As economic growth continued, the number of unbanked Americans fell to 5 percent in 2017, according to the Federal Reserve’s 2017 Report on the Economic Well-Being of U.S. Households released today. The figure fell from 8 percent in 2015; meanwhile, the number of “underbanked” Americans — those with a bank account but who also use alternative financial services such as money orders or check cashing — fell from 21 percent in 2015 to 18 percent in 2017. The survey showed that 38 percent of Americans who follow a budget keep track of it through an electronic platform provided by their bank, including 41 percent of those aged 18-29.
Nearly three quarters of U.S. households surveyed last fall said they are “doing okay” or “living comfortably.” This figure is up more than 10 percentage points from 2013. Meanwhile, just 7 percent said they were finding it difficult to get by, a drop of nearly half since 2013. Thirty-three percent said they were better off than the year before, up six points from last year, while 15 percent said they were worse off, a two-point decline. About half said they were doing about the same.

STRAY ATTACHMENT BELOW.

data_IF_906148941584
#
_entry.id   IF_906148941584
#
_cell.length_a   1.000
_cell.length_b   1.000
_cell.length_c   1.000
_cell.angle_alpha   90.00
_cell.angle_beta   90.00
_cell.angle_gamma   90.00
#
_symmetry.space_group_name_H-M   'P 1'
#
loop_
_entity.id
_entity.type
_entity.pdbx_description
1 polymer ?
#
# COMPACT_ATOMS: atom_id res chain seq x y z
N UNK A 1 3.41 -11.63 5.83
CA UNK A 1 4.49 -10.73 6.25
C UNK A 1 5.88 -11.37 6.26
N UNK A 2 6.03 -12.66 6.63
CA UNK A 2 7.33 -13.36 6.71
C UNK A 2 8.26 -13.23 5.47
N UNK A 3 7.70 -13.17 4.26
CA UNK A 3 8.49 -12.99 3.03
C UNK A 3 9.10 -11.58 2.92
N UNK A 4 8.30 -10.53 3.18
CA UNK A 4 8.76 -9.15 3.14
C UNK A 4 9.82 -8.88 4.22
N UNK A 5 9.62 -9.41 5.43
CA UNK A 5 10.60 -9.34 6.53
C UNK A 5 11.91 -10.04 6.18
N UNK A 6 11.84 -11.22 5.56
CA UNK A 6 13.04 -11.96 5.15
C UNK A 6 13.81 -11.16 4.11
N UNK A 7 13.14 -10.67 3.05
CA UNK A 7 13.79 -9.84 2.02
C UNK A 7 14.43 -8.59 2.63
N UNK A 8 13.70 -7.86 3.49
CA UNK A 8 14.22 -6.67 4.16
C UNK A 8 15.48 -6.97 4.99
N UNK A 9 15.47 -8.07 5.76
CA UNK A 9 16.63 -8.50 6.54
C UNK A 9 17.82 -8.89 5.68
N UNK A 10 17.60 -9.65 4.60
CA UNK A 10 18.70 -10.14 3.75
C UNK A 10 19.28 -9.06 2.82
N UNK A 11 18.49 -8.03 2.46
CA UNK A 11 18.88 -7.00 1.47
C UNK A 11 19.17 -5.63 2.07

The survey also saw improvements in savings practices. Fifty-nine percent (up nine points from 2013) said they could cover a $400 emergency expense in cash. Seven in 10 respondents said they could cover three months of expenses from savings alone or from a combination of savings, assets and credit if they lost their main source of income. Sixteen percent said their spending in the previous year exceeded their income, about the same as in 2015. The survey found that 25 percent of non-retired respondents reported having no retirement savings or pension, including just 13 percent of those over 50 — marking progress from previous years.